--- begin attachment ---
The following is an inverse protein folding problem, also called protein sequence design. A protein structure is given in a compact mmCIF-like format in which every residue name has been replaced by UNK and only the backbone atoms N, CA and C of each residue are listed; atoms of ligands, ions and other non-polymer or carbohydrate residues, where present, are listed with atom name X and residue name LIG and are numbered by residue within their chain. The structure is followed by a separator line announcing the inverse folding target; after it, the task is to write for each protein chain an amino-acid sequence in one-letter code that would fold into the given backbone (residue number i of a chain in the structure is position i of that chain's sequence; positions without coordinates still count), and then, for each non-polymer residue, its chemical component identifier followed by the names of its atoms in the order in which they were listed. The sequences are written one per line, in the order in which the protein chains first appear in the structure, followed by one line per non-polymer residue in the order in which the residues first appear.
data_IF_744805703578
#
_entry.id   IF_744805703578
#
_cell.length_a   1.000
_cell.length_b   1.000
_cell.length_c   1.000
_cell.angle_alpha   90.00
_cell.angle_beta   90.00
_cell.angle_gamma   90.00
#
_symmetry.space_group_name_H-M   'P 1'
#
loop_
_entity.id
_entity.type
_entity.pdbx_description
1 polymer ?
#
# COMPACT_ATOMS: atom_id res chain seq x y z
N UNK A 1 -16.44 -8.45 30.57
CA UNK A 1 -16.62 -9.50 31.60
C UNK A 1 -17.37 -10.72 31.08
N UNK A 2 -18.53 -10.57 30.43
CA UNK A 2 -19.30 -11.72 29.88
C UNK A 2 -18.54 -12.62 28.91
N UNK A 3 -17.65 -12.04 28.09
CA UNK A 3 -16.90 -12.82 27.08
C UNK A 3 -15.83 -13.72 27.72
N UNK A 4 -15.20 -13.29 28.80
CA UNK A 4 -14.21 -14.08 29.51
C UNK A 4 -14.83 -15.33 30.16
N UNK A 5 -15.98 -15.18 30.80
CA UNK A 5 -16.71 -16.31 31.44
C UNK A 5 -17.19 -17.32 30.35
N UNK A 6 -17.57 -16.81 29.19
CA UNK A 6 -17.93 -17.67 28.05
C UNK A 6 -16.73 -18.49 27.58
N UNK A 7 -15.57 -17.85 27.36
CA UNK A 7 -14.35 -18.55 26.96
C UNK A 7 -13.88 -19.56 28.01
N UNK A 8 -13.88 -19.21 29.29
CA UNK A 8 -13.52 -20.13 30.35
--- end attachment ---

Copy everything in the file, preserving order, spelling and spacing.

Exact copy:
The following is an inverse protein folding problem, also called protein sequence design. A protein structure is given in a compact mmCIF-like format in which every residue name has been replaced by UNK and only the backbone atoms N, CA and C of each residue are listed; atoms of ligands, ions and other non-polymer or carbohydrate residues, where present, are listed with atom name X and residue name LIG and are numbered by residue within their chain. The structure is followed by a separator line announcing the inverse folding target; after it, the task is to write for each protein chain an amino-acid sequence in one-letter code that would fold into the given backbone (residue number i of a chain in the structure is position i of that chain's sequence; positions without coordinates still count), and then, for each non-polymer residue, its chemical component identifier followed by the names of its atoms in the order in which they were listed. The sequences are written one per line, in the order in which the protein chains first appear in the structure, followed by one line per non-polymer residue in the order in which the residues first appear.
data_IF_744805703578
#
_entry.id   IF_744805703578
#
_cell.length_a   1.000
_cell.length_b   1.000
_cell.length_c   1.000
_cell.angle_alpha   90.00
_cell.angle_beta   90.00
_cell.angle_gamma   90.00
#
_symmetry.space_group_name_H-M   'P 1'
#
loop_
_entity.id
_entity.type
_entity.pdbx_description
1 polymer ?
#
# COMPACT_ATOMS: atom_id res chain seq x y z
N UNK A 1 -16.44 -8.45 30.57
CA UNK A 1 -16.62 -9.50 31.60
C UNK A 1 -17.37 -10.72 31.08
N UNK A 2 -18.53 -10.57 30.43
CA UNK A 2 -19.30 -11.72 29.88
C UNK A 2 -18.54 -12.62 28.91
N UNK A 3 -17.65 -12.04 28.09
CA UNK A 3 -16.90 -12.82 27.08
C UNK A 3 -15.83 -13.72 27.72
N UNK A 4 -15.20 -13.29 28.80
CA UNK A 4 -14.21 -14.08 29.51
C UNK A 4 -14.83 -15.33 30.16
N UNK A 5 -15.98 -15.18 30.80
CA UNK A 5 -16.71 -16.31 31.44
C UNK A 5 -17.19 -17.32 30.35
N UNK A 6 -17.57 -16.81 29.19
CA UNK A 6 -17.93 -17.67 28.05
C UNK A 6 -16.73 -18.49 27.58
N UNK A 7 -15.57 -17.85 27.36
CA UNK A 7 -14.35 -18.55 26.96
C UNK A 7 -13.88 -19.56 28.01
N UNK A 8 -13.88 -19.21 29.29
CA UNK A 8 -13.52 -20.13 30.35